OPP levels of greater than 10 copies of envelope/μg
DNA at two consecutive time points were considered
OPPV qPCR positive for the presence of OPP provirus.
Western blot analysis of sera was performed as previ-
ously described using OPPV WLC1 under reduced con-
ditions [36]. Sheep with antibodies to 2 of 3 of the fol-
lowing OPPV proteins: capsid (CA), transmembrane
protein (TM), and the surface envelope glycoprotein (SU)
were considered OPPV western blot positive. Western
blot analyses were performed on pre-infection and 211
days post-infection sera. A sheep was considered OPPV
infected if both the cELISA and OPPV qPCR were posi-
tive on two consecutive time points and if western blot
analysis was positive at 211 days post-infection.
2.5. Sequencing of OPPV LTR
DNA from PBL was used to sequence OPPV LTR. Me-
thods for sequencing OPPV LTR have been previously
described [9].
2.6. Statistical Analyses
Survival curve analyses were used to compare the per-
centage of remaining cELISA and OPPV qPCR negative
sheep over time between and within the various infection
method groups. Survival curves were generated and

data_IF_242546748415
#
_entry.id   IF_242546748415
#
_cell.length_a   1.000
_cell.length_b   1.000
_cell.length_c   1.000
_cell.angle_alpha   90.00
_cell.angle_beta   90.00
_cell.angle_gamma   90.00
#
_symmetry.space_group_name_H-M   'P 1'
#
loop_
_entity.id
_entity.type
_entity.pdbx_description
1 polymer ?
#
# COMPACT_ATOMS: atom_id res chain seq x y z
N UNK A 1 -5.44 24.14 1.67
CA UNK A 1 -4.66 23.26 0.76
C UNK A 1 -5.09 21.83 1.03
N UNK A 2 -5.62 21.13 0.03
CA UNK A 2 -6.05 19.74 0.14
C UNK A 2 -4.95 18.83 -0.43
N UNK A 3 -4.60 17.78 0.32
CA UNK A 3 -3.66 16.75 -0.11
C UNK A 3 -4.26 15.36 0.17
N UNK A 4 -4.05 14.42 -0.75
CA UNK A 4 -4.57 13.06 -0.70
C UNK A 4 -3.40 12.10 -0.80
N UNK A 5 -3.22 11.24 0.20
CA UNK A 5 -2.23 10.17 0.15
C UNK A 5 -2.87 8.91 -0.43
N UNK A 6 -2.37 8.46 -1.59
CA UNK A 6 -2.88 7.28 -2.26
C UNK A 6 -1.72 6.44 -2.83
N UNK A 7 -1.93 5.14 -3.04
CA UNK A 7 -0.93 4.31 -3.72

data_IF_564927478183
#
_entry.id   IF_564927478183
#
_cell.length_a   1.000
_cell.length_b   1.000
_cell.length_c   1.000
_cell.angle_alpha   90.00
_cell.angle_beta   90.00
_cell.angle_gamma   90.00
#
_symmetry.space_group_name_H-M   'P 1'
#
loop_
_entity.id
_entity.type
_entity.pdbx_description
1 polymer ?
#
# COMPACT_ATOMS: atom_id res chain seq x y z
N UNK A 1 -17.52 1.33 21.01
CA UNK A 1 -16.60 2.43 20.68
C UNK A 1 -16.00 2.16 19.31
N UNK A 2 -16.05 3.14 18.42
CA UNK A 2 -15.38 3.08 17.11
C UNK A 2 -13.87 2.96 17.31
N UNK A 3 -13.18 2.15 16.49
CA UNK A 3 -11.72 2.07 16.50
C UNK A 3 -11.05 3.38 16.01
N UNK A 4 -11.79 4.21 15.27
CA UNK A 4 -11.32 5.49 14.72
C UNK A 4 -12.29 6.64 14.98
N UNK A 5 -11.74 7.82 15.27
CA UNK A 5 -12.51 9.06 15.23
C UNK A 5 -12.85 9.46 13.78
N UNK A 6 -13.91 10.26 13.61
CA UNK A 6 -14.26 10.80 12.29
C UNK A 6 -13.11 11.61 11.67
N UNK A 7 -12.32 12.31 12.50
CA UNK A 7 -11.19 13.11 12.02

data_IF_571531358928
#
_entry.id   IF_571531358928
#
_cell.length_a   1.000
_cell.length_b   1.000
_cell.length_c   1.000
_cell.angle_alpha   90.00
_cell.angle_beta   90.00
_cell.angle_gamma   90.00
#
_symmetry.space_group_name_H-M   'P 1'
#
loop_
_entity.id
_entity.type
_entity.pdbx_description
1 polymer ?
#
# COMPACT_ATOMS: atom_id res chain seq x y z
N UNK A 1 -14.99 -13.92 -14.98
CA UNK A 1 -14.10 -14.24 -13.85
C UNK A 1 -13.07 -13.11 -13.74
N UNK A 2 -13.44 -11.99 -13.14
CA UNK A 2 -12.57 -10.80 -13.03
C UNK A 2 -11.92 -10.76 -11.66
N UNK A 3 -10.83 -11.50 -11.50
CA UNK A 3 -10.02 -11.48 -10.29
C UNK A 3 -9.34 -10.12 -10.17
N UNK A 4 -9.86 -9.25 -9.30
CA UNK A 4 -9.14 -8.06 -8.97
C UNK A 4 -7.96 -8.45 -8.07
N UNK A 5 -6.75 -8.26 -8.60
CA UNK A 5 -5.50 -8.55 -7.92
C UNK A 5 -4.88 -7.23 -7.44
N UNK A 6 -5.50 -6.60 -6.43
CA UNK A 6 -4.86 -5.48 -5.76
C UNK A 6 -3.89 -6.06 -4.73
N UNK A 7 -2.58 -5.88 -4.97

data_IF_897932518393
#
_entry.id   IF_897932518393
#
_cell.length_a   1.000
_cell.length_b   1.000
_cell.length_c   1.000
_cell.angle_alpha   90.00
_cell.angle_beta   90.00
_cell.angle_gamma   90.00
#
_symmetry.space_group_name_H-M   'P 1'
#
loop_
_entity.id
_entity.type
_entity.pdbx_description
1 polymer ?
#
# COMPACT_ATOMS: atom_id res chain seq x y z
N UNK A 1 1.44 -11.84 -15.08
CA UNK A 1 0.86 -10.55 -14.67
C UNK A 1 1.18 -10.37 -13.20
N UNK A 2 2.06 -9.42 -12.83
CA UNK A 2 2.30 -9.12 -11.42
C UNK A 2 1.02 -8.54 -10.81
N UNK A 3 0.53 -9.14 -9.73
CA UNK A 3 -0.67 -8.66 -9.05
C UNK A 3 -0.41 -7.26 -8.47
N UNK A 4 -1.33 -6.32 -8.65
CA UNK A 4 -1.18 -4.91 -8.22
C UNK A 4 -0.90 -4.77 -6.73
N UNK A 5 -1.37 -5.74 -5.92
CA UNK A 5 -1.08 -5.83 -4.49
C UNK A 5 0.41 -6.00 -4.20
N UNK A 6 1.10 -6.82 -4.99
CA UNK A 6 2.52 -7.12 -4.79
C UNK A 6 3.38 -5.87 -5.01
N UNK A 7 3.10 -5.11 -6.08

compared using a logrank test and chi-squared analyses
using Prism 4.0 c (GraphPad Software Inc.).
3. Results
Six sheep were aerosol nebulized with 3.5 × 107 TCID50
of Dubois OPPV LMH19 and all six became OPPV in-
fected based on a positive result by cELISA and OPPV
qPCR at two consecutive time points, and a positive
western blot result at 211 days post-infection. This Du-
bois OPPV LMH19 isolate was chosen because it was
able to naturally infect horizontally in a previous study
[9], and the high dose was chosen to ensure infection in
at least one of the different routes. In contrast, only two
out of six sheep PO administered with Dubois OPPV
LMH19 became OPPV infected as determined by cE-
LISA, OPPV qPCR, and western blot analysis. All four
sheep administered Dubois OPPV LMH19 by IV became
infected with OPPV as determined by cELISA, OPPV
Copyright © 2012 SciRes. OJVM
qPCR, and western blot analysis. Neither of the two neg-
ative controls nor the sentinel sheep became infected
with OPPV. To confirm that the sheep were infected by